Do not forget that this task, when you come to write it, should take 80 minutes. I would prepare it so that it took me 60 minutes; to make sure I can get this done. 600 words of type is one page. 600 words of handwriting is more like 2-3 pages. Planning is vital for your success.

As the Balkan man says in the film ‘Taken,’ “good luck!”


An English Language Jigsaw Puzzle [4705]

Spoken English Component

Sometimes, we teachers can over think something when it comes to assessments.

When it comes to the spoken language component here is an example, that I was handed today by a former student of mine, who has a friend from Kurdistan, who is doing GCSE English language this year.

This is the controlled assessment he received recently.

[I would complain if I was a student and got this as a Controlled Assessment].

Here it is.


The key words in the initial title are “language features” which need to be discussed in detail by anyone writing an answer to this one. So what does that mean? Well, it means how language features, such as ellipsis and fillers are used. There is usually a transcript given at this point.

Here it is below.


The man speaking is the actor Ray Winston. For those who have no clue, here is a picture.


Now he has been around the block in terms of acting, usually playing the thug, or the killer. He is known for playing the hard man roles and has made a living doing so, becoming famous as a result. He is a Cockney, one who is born under the geography of the Bow bells in East London and conventionally is known to be “a bit of a geezer” when it comes to his style of speaking and living. He is one of my favourite actors mainly because he brings an honesty and the use of real language to films. When he swears, it seems natural and not convoluted in any way.

Back to the assessment. Here are some notes the student received. Have a look at them and check out the way the teacher expects the student to answer the questions or complete the task set.

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Are you confused yet? I was when I looked at these items. The first look is sometimes where confusion comes. It can be a time when you scratch your head and wonder what is happening, as if you have been given something in a different language. For this student, who is from Kurdistan, who will speak another Mother Tongue, other than English, this would be a terrible assessment to choose.

Imagine how hard learning another language would be and then try to add in this assessment. I would have no clue if I was a student in Kurdistan doing this in his Mother Tongue.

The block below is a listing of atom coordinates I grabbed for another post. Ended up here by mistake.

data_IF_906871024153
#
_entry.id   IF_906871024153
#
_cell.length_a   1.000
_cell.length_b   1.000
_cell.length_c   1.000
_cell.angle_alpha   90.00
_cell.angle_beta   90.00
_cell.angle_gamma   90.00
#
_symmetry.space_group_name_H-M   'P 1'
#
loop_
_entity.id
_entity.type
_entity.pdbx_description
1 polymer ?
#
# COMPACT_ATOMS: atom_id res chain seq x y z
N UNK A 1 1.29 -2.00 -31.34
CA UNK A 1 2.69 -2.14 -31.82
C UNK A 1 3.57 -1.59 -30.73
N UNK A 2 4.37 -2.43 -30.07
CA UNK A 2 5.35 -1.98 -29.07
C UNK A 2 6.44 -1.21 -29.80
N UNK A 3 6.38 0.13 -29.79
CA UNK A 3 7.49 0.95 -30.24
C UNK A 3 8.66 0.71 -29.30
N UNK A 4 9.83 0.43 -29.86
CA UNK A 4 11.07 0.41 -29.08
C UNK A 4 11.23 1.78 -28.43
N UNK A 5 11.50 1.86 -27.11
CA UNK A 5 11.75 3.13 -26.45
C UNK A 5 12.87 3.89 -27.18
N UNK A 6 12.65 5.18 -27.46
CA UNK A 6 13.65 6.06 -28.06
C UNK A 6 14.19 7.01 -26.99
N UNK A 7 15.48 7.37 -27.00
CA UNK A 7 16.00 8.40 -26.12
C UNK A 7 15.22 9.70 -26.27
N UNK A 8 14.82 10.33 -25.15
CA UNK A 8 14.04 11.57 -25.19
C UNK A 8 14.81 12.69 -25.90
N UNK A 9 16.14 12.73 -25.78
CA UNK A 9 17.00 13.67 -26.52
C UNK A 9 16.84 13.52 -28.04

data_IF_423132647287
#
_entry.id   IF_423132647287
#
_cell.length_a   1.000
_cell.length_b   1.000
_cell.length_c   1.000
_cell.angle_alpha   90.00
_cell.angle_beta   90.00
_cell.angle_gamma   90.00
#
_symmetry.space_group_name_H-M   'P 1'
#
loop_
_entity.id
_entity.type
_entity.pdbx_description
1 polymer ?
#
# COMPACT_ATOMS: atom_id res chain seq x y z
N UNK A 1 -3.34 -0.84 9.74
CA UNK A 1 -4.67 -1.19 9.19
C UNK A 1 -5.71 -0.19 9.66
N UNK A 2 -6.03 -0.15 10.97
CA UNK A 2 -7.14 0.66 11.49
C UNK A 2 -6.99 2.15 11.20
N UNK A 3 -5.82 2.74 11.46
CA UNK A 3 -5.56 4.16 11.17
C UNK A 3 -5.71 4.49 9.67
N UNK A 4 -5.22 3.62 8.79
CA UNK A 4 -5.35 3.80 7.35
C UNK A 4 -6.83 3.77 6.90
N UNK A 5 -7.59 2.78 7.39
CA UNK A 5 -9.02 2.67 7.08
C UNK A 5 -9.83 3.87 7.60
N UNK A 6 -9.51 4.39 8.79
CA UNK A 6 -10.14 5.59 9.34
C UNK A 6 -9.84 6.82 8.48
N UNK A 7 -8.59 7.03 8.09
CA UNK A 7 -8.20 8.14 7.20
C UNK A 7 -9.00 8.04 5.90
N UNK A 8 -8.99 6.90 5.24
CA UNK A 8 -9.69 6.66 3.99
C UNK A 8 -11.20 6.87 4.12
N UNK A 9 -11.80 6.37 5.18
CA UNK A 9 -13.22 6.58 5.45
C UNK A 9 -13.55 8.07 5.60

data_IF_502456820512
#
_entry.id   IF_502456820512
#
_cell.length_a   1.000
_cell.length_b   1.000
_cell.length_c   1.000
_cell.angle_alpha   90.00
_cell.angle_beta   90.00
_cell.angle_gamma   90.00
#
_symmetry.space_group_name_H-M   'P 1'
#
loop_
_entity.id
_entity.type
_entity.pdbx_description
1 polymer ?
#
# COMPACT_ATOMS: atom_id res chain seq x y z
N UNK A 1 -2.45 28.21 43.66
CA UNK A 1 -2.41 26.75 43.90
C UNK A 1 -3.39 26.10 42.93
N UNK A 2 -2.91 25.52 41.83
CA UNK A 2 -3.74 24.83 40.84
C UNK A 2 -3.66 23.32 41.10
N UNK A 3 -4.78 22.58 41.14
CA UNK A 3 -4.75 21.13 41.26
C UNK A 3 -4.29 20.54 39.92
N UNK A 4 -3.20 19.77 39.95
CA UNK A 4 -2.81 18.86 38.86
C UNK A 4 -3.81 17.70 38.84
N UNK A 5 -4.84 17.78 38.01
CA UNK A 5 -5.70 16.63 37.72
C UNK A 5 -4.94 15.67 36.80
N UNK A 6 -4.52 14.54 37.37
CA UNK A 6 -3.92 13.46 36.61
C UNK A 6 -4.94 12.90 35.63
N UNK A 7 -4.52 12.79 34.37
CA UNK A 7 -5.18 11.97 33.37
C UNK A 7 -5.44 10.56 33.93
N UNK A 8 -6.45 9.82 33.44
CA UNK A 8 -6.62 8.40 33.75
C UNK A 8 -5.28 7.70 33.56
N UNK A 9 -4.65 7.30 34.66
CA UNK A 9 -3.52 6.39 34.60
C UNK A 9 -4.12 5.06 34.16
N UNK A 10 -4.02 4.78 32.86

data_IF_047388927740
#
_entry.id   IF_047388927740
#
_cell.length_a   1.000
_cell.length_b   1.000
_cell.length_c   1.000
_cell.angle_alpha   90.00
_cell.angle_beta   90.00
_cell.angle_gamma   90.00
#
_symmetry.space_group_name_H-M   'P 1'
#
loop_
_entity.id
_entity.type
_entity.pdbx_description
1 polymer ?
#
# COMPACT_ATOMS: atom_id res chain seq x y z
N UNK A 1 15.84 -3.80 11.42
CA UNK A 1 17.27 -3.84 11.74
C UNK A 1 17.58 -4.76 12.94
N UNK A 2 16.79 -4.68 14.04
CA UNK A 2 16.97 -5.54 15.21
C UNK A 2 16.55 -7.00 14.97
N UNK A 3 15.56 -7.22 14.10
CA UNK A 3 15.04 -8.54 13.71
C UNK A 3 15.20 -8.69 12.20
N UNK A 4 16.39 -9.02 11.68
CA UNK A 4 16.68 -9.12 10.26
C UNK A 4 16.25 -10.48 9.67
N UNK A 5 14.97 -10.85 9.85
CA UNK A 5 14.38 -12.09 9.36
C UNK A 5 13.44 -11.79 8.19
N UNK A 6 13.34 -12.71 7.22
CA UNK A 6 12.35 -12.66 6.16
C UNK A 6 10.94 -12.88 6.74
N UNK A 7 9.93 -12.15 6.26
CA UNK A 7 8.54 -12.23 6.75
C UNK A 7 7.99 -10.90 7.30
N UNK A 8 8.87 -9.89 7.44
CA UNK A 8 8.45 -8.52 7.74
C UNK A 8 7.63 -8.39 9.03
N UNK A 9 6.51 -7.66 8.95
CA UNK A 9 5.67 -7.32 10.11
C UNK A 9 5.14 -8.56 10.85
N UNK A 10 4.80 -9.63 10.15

Bravo that man!

So, how do you write an answer to this one? With all this information, there seems to be one thing missing; the context. What the hell is “Luke’s English Podcast?” Is it radio because of the word “audio?” Is it television because of the words “chat show?” Because there is not enough information given, it is impossible to determine the full social context, so I am assuming it is a television chat show. This would explain Winston’s use of profanity [swear words]. It would also suggest how comfortable he feels when speaking. Here, he is much at ease with himself, leading to the use of the swear word.

So, with context, one can begin.

One of these sheets gives us a chance to write some detailed stuff about Ray Winston. I would avoid that in any detail. I would do it, but only in passing. I would want to get my PEE [D] chains going as soon as possible into the essay. Quotes prove what you are saying is true. If they can be ‘proven’ from the text, your answer is correct. So go for it, big time, to answer the question or complete the task. The trick is to write this and add key words in from the transcript. They are your “Evidence” required in the essay to gain full marks.

Then there is a short section about the ‘language features’ such as ‘fillers’ and the effect they have on the speaker and the audience; this is where I would write in detail for this is where the points are to be had. That is where you can really go to town on the use of pauses (.) and explain how he is thinking the words before he is saying them, how he is being careful so as not to wander off the track of the story. It could also suggest that in the Green Room, the room where the television crew prepare the guests, there is usually a lot of alcohol and Mr Winston may have had a few, so the pauses may be commensurate with drunkenness.

The word counts given are a guesstimate for the writer, but they are also useful. If you was to go for the throat of number 1 on these sheets, you could avoid numbers 2, 3 and 4, or write a lot on 1, but then try to squeeze 2, 3 and 4 in at the end. Each one needs to be of roughly equal length. The suggestion is a 1200 word assessment that has to be hand written in controlled style in a period of 80 minutes.

Good luck with that one!